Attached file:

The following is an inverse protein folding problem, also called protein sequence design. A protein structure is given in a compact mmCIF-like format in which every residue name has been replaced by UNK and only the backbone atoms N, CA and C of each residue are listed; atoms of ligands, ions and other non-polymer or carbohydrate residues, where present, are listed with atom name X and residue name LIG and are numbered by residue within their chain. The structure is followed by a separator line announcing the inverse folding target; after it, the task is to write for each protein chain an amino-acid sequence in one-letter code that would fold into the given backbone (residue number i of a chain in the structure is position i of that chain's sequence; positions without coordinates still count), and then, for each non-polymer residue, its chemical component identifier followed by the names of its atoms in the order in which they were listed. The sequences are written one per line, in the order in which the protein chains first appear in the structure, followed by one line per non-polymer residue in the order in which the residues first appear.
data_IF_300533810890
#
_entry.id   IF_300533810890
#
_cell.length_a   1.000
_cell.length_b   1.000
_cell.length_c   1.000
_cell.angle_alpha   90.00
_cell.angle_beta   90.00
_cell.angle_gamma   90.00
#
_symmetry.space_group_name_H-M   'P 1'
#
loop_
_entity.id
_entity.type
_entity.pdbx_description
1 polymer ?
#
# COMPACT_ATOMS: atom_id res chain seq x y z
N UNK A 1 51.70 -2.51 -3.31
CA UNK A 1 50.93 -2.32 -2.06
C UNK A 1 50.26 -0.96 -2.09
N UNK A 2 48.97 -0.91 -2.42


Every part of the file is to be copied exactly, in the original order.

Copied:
The following is an inverse protein folding problem, also called protein sequence design. A protein structure is given in a compact mmCIF-like format in which every residue name has been replaced by UNK and only the backbone atoms N, CA and C of each residue are listed; atoms of ligands, ions and other non-polymer or carbohydrate residues, where present, are listed with atom name X and residue name LIG and are numbered by residue within their chain. The structure is followed by a separator line announcing the inverse folding target; after it, the task is to write for each protein chain an amino-acid sequence in one-letter code that would fold into the given backbone (residue number i of a chain in the structure is position i of that chain's sequence; positions without coordinates still count), and then, for each non-polymer residue, its chemical component identifier followed by the names of its atoms in the order in which they were listed. The sequences are written one per line, in the order in which the protein chains first appear in the structure, followed by one line per non-polymer residue in the order in which the residues first appear.
data_IF_300533810890
#
_entry.id   IF_300533810890
#
_cell.length_a   1.000
_cell.length_b   1.000
_cell.length_c   1.000
_cell.angle_alpha   90.00
_cell.angle_beta   90.00
_cell.angle_gamma   90.00
#
_symmetry.space_group_name_H-M   'P 1'
#
loop_
_entity.id
_entity.type
_entity.pdbx_description
1 polymer ?
#
# COMPACT_ATOMS: atom_id res chain seq x y z
N UNK A 1 51.70 -2.51 -3.31
CA UNK A 1 50.93 -2.32 -2.06
C UNK A 1 50.26 -0.96 -2.09
N UNK A 2 48.97 -0.91 -2.42